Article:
LONDON – Archbishop Desmond Tutu, a beacon of light notably known for his anti-apartheid leadership in South Africa and human rights activism around the world, died Sunday at age 90.
Archbishop Tutu devoted his life to preaching against the tyranny of the white minority rule in order to bring about a more peaceful life for South Africans and only a decade later was able to see the end of that regime.
His love and perseverance in bringing about a better life for both black and white South Africans stands as a message universally to the world of how peace is what we should all aspire to attain.
Archbishop Tutu is credited with coining the term ‘rainbow nation’ to describe post-apartheid South Africa, a country free for citizens to aspire to live in harmony and embrace its diversity.
The rainbow perfectly captures the colors of South Africa’s flag and embraces the light that South Africa’s progressive nature shines on the world.
Another quote widely attributed to Archbishop Tutu is, “If you are neutral in situations of injustice, you have chosen the side of the oppressor. If an elephant has its foot on the tail of a mouse, and you say that you are neutral, the mouse will not appreciate your neutrality.”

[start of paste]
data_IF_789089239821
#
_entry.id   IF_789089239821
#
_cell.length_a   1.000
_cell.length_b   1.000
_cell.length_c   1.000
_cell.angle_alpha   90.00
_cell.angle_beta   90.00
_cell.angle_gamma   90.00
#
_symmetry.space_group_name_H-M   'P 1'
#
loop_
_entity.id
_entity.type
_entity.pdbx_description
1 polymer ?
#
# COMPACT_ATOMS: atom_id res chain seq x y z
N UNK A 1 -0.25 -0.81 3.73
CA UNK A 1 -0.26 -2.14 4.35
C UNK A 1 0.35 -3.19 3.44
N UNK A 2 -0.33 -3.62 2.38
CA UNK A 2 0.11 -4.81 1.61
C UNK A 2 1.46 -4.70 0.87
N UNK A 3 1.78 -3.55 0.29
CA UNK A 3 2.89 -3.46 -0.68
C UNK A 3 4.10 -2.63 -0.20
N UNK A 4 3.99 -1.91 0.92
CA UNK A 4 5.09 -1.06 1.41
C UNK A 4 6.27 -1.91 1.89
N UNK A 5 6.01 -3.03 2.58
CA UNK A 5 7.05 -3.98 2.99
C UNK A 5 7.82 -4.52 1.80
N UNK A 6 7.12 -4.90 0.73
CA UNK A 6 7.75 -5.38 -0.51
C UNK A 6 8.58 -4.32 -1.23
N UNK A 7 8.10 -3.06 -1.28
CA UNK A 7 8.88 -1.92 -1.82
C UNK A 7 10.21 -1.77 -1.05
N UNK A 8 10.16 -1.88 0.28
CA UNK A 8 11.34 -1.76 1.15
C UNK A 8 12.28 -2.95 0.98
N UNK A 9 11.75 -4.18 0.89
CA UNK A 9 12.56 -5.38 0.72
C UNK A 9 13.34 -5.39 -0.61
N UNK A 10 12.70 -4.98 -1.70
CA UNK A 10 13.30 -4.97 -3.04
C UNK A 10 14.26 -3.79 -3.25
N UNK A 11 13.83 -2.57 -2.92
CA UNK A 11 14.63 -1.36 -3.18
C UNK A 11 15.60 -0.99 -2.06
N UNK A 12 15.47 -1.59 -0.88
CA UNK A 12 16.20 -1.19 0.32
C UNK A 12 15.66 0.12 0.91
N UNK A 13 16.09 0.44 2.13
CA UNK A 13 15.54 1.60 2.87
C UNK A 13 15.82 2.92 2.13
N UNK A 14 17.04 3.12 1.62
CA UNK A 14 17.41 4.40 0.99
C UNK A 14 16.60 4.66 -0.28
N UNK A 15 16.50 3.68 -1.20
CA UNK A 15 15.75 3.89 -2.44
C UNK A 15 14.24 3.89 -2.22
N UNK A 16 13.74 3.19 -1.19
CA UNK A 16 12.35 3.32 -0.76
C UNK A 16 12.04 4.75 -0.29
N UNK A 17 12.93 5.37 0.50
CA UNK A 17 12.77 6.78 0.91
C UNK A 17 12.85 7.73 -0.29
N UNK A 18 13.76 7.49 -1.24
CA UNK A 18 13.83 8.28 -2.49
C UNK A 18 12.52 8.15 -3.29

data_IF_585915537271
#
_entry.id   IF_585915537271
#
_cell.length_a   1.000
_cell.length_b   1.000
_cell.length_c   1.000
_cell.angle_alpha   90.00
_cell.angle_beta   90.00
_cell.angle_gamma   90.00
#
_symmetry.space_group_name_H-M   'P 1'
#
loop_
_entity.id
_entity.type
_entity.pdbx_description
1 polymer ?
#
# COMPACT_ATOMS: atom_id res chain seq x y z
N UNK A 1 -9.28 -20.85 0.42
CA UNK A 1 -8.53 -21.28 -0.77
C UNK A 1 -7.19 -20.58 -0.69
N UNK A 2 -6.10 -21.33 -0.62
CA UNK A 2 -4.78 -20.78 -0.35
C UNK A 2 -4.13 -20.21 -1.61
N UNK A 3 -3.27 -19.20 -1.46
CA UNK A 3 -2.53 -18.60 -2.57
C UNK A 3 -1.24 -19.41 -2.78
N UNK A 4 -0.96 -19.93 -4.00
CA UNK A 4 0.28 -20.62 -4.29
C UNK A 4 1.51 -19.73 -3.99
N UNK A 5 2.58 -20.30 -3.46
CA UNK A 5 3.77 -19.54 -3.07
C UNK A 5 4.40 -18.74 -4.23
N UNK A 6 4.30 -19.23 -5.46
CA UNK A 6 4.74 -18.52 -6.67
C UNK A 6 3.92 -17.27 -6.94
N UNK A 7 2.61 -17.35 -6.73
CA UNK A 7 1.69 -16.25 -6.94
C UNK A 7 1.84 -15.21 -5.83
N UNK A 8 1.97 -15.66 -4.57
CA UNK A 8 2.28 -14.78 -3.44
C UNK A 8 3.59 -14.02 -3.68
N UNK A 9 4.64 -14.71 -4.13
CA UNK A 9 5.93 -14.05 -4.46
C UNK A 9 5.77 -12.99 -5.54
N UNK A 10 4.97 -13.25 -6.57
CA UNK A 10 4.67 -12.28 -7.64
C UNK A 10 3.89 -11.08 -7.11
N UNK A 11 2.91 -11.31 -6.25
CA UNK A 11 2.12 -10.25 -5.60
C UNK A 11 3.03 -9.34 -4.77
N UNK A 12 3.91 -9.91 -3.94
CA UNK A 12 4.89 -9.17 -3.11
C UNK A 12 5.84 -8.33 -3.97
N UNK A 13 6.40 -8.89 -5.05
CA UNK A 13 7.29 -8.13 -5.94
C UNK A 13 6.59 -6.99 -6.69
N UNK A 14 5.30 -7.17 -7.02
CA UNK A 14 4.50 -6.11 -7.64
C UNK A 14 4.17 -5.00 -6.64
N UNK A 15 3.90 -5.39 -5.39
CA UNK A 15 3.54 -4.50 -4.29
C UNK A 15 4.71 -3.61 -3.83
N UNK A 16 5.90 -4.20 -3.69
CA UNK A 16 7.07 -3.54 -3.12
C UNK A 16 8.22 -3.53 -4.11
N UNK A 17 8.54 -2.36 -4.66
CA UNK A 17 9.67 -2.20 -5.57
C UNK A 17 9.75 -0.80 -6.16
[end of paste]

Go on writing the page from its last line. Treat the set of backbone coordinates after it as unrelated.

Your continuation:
Author Robert McAfee Brown shared that quote in his 1984 book, Unexpected News: Reading the Bible with Third World Eyes, according to a recent report in Sky News.
Archbishop Tutu lived by his own words, breaking down barriers and oppression brought by the Apartheid system of racial segregation. It is by no surprise that he won a Nobel Peace prize in 1984 for his dedication to bringing about liberation for South Africans.
In 2021, a year focused on human rights activism, Archbishop Tutu is a figure who represents the heart of humanity with his relentless strive for justice in a country where he faced injustice firsthand.
‘Our nation’s loss is indeed a global bereavement,’’ said South African President Cyril Ramaphosa in a statement after Archbishop Tutu’s death, calling him “one of our nation’s finest patriots” and “a tireless campaigner for the rights of the oppressed.”
Archbishop Tutu did not let anything stop him from achieving his life’s goal: to improve the lives of others. Even in the late 1990s when diagnosed with prostate cancer, Archbishop Tutu’s spirit far outweighed the limitations of his body.
His dedication is inspirational.
In his 90 years, Archbishop Tutu went above and beyond to not only fulfill his life but to also liberate the lives of others.
It is only fitting that ‘Mpilo’ the middle name given to Desmond Tutu by his paternal grandmother translates to ‘life.’
Archbishop Tutu’s death should be seen as an appreciation of his life and remind humanity of how much we can achieve despite being faced with adversity.
Archbishop Tutu, who called himself “a prisoner of hope” during a visit to Connecticut in 2011, lived a life that can give us all hope for the future.
Anjola Fashawe is a Junior Reporter with Youth Journalism International.